Happy New Year!

The start of a new year sees the annual taking down and putting up one of the most frequently referred to data handling charts – the calendar.

Exploring calendars with your children provides lots of opportunities to link maths with other areas of the curriculum, particularly science, history and geography. Make use of this valuable opportunity by asking children to investigate some of the following.

**Key Stage 1**

- What patterns do you notice in the month of January? Are these patterns the same for February? What patterns are similar in these two months? What patterns are different?

- What similarities are there between the 2012 calendar and the 2013 calendar? What differences are there?

- Choose any two by two square of dates from a month on a calendar. Add together the two pairs of numbers that are diagonally opposite, for example 7 + 15 and 8 + 14. What do you notice about the two answers? Repeat for other sets of four numbers. Try a different month. What do you notice? Explain why this happens.

**Lower Key Stage 2**

- In 2013, the Chinese New Year begins on February 10th. According to the Chinese calendar, 2013 is the Year of the Snake. Investigate how the Chinese calendar works. Find a Chinese calendar and use it to work out which Chinese year you were born in. What about other members of your family?

- Choose any two by two square of dates from a month on a calendar. Add the four numbers together. Multiply the smallest number by 4 and add 16 to the product. What do you notice about the two answers? Repeat for other sets of four numbers. Try a different month. What do you notice? Explain why this happens.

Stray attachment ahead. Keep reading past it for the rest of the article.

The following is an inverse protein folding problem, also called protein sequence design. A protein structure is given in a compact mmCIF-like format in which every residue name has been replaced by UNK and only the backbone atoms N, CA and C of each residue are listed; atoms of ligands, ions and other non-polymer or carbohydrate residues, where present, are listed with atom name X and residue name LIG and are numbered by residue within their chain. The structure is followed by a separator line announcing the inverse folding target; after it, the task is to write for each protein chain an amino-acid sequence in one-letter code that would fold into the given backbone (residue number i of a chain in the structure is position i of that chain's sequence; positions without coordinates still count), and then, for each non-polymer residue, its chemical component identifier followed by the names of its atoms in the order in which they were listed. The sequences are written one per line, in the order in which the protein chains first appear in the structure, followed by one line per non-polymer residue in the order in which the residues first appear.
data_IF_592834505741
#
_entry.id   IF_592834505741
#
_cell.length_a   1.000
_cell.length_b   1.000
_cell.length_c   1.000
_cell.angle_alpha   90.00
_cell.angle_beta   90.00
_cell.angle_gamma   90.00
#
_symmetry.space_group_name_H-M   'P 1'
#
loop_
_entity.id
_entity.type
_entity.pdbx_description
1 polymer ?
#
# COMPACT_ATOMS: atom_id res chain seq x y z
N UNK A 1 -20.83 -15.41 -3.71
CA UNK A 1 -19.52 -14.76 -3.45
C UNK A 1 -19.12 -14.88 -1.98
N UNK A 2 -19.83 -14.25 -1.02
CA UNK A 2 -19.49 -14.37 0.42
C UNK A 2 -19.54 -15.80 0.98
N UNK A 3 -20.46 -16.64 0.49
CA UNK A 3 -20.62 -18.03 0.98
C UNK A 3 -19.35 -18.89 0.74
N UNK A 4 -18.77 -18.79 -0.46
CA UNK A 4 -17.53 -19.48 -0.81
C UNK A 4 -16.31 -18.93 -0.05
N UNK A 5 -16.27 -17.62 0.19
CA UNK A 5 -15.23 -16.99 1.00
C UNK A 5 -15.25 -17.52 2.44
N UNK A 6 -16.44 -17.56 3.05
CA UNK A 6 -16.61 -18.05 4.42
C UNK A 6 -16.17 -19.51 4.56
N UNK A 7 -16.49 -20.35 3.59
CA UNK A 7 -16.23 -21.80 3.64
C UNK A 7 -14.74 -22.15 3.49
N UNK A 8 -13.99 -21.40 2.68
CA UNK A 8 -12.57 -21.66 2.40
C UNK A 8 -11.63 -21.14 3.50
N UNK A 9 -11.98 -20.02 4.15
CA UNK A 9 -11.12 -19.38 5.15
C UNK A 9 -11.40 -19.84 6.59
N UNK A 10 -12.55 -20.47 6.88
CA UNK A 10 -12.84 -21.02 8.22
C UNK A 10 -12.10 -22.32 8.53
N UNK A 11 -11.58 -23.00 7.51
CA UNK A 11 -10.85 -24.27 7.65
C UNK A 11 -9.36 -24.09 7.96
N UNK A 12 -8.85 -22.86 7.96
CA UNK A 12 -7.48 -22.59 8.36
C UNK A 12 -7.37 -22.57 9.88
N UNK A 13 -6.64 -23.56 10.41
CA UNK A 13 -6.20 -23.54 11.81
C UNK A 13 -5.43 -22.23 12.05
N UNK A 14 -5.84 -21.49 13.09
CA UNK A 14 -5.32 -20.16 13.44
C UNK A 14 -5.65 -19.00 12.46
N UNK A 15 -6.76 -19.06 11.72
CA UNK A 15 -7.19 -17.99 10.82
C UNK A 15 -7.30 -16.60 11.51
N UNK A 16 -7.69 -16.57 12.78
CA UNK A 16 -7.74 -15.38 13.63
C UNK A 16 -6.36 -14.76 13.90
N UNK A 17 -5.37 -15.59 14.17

**Upper Key Stage 2**

Ask the children to investigate one or more of the following:

- January 1st marks the start of our Gregorian calendar. Investigate the history of the Gregorian calendar.

- Other calendars operate on a different cyclical pattern. Investigate other calendars such as Islamic, Jewish, Chinese or Hindu calendars.

- Investigate different historical calendars, for example, the Mayan, Egyptian, Sumerian, Athenian or Julian calendars.

- Our calendar year runs from January 1st until December 31st. Investigate other “years” such as the academic or fiscal years. How do these differ between countries?

- Choose any two by two square of dates from a month on a calendar. Multiply together the two pairs of numbers that are diagonally opposite, for example 9 x 17 and 10 x 16. What do you notice about the two answers? Repeat for other sets of four numbers. Try a different month. What do you notice? Explain why this happens.

- Choose any three by three square of dates from a month on a calendar. Add together the numbers in the four corners, for example 13 + 15 + 27 + 29. Compare the sum with the number in the centre of the square, i.e. 21. What do you notice about the two numbers? Repeat for other sets of nine numbers. Try a different month. What do you notice? Explain why this happens.

- Choose any column of five dates from a month on a calendar. Add the five numbers together, for example 3 + 10 + 17 + 24 + 31. Compare the sum with the number in the middle of the column, i.e. 17. What do you notice about the two numbers? Repeat for other columns of five numbers. Try a different month. What do you notice? Explain why this happens.

- What other amazing patterns can you discover from a month on a calendar? Investigate dates in rectangles rather than squares, for example, 3 x 2 (or 2 x 3), 3 x 4 (or 4 x 3) and 4 x 2 (or 2 x 4) rectangles.

Peter Clarke

Series editor, Collins New Primary Maths

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